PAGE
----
According to Lucas Pope, the game's creator, Apple considered this content inappropriate for the App Store, on the grounds that it could be considered "pornographic."

Examples of Apple rejecting games for similar reasons are legion, but any content relating to nudity or sex seems to be a particular sore point.

Nevertheless, Pope submitted a revised version of the game that passed muster, and Papers Please will be available for the iPad from December 12.

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Latest comments (18)

Alfonso Sexto Lead Tester, Ubisoft Germany4 years ago
Apple really needs to check their submission guidelines when an original game like this gets rejected because "pornography" while another 200 disgusting rip-off of popular IP's pass their filters without any issue.

I'm not going to talk about the difference between "nudity" and "pornography", since that is something everyone should know by now.

Edited 1 times. Last edit by Alfonso Sexto on 11th December 2014 8:15am

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Craig Burkey Software Engineer 4 years ago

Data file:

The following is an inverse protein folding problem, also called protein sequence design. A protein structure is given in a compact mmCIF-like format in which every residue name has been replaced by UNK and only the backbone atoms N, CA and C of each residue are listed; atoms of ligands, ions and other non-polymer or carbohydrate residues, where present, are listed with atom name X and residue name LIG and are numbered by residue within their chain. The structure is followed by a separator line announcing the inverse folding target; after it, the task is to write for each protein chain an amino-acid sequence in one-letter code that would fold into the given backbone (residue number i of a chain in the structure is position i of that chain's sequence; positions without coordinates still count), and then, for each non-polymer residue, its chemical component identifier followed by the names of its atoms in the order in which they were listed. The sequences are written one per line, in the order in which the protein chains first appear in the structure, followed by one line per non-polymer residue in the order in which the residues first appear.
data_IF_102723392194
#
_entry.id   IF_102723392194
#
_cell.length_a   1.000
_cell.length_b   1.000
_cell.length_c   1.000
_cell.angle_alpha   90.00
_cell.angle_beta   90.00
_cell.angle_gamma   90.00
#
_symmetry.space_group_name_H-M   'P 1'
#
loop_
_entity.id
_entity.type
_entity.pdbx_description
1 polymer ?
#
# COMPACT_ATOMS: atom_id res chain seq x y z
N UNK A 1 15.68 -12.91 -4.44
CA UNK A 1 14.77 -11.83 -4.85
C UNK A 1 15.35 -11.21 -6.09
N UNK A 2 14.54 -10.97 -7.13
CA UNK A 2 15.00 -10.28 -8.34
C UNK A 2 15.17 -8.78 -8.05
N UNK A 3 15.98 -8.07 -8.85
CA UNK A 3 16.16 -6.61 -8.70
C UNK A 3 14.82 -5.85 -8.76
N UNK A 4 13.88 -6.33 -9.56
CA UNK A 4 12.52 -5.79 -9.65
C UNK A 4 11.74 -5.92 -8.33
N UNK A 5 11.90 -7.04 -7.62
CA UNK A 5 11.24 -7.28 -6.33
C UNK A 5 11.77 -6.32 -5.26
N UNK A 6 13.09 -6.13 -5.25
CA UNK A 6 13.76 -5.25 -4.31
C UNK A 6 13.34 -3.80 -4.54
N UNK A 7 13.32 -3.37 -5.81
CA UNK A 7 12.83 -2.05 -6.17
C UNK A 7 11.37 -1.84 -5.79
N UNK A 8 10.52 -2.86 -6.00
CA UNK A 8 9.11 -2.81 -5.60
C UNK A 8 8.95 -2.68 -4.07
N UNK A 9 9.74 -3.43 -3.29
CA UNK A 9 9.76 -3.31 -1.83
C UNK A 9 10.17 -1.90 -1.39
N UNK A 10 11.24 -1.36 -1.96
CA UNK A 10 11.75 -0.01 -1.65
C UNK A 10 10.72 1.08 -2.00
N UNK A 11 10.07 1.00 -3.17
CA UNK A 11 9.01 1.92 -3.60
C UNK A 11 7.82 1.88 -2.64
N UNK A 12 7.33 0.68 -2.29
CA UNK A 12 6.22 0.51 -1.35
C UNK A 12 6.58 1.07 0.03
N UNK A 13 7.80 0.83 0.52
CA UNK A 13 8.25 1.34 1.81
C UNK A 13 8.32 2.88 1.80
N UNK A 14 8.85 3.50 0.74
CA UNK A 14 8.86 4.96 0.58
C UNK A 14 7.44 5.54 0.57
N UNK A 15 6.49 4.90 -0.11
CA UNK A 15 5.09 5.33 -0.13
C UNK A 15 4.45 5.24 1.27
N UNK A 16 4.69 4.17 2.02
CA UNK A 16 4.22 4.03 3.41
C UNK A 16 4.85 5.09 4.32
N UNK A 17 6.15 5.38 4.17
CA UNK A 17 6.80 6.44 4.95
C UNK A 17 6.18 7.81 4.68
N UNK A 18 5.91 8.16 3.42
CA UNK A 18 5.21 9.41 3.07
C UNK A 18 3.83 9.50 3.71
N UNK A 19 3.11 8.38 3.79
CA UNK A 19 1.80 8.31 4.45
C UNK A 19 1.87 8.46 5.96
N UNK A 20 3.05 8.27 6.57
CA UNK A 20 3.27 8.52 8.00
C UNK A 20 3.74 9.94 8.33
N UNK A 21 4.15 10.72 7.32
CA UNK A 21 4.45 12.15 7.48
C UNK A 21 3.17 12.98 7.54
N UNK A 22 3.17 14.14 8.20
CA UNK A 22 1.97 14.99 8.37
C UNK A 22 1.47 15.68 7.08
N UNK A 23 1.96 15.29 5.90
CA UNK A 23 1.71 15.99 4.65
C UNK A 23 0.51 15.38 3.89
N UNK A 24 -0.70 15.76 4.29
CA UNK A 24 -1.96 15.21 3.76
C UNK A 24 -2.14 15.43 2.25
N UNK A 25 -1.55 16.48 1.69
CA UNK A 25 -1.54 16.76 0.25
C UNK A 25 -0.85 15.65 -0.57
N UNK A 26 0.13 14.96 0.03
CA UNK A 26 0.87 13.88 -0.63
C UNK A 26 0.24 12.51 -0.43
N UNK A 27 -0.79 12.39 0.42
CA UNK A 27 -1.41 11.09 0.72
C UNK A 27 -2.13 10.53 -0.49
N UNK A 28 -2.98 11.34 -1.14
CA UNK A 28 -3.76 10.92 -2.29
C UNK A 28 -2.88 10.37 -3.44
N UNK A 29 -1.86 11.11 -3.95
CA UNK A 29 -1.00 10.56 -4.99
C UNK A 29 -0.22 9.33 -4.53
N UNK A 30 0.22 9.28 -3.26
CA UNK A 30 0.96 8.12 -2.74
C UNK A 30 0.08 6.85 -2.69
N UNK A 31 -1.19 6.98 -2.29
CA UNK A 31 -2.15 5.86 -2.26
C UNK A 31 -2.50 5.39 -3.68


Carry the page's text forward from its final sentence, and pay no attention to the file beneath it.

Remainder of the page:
I suppose the people that think Target not stocking GTA:V is an acceptable state of affairs are equally OK with this, I still say this is censorship regardless of not being by government, sometime private companies are more powerful than government, its a slippery slope and highlights the danger of giving retailers a monopoly like Apple have over the iOS ecosystem, if their eStore won't stock it they should allow another to provide it. I'm sick of companies making so called "moral" decisions on my behalf

Edited 1 times. Last edit by Craig Burkey on 11th December 2014 9:58am

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Paul Johnson Managing Director / Lead code monkey, Rubicon Development4 years ago